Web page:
I am convinced that these exchanges with other women are helpful in overcoming challenges and progressing in our careers.
Finally, which living person do you most admire and why?
I can think of two people whom I admire. First is Amani Ballour, who is a Syrian-born doctor. During the Syrian civil war, she ran an underground hospital, saving many people. When she was elected hospital director, she was 29 years old, so very young. People like her bring me hope, particularly looking at the crisis and conflicts and forgotten conflicts the world is currently facing, such as in Yemen and Syria. Amani Ballour has enacted real change and she has faced challenges in doing so. As a woman elected as director of the hospital, there were male patients and even male colleagues who did not want her to have this position. She worked tirelessly under conditions of war and save people, but she also had strong conviction. Amani Ballour is the kind of woman who inspires on my way to work every day and gives me hope when new crises emerge in the sector in which I work.
The second person I would like to mention is Sanna Marin, who has been the Prime Minister of Finland since 2019 and is a working mum. When she became Prime Minister, she had a one-year-old daughter and was 34, so also very young. She has several ministers in her cabinet who are women as well. She posted pictures of herself before becoming Prime Minister, when she was already a politician, where she was breastfeeding her daughter. She highlights challenges women often face in combining a career and a family. In her case, she has not only had a career, but a very successful one. She is very ambitious and at the same time is a mother and takes care of her child. For me, she is someone who tries to set standards for women to be free both to pursue a career and take care of their families, which is possible now and even the standard, I hope, for the next generation.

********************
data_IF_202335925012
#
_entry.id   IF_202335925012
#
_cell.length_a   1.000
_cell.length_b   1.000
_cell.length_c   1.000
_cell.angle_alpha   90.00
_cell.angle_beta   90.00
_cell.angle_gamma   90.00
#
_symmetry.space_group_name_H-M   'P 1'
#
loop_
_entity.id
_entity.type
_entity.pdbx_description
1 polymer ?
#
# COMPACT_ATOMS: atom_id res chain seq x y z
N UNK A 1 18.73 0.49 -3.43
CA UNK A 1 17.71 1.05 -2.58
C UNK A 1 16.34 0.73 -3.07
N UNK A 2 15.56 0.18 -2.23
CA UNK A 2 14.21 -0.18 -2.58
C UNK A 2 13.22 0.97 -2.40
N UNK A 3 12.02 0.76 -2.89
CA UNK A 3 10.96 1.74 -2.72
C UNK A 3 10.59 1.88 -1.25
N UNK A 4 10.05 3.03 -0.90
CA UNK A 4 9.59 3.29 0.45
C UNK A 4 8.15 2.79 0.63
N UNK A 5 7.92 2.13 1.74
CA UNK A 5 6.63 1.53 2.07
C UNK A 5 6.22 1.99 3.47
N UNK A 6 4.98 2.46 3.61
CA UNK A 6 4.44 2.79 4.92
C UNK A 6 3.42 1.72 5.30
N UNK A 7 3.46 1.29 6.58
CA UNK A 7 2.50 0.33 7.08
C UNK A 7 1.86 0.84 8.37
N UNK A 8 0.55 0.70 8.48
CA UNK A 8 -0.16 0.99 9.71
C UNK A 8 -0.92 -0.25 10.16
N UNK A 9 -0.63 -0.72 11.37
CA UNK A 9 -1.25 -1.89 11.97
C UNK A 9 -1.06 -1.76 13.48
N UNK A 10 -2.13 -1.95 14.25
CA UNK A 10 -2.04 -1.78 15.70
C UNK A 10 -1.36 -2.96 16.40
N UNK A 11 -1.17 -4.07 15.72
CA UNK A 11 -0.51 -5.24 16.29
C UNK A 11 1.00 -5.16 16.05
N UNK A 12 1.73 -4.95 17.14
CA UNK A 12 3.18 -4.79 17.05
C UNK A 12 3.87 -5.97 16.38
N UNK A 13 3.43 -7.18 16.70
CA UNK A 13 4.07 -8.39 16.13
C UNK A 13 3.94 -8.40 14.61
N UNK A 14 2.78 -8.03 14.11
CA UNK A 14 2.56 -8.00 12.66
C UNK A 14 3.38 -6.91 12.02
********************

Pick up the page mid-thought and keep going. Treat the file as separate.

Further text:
Video edited by Marella Ricketts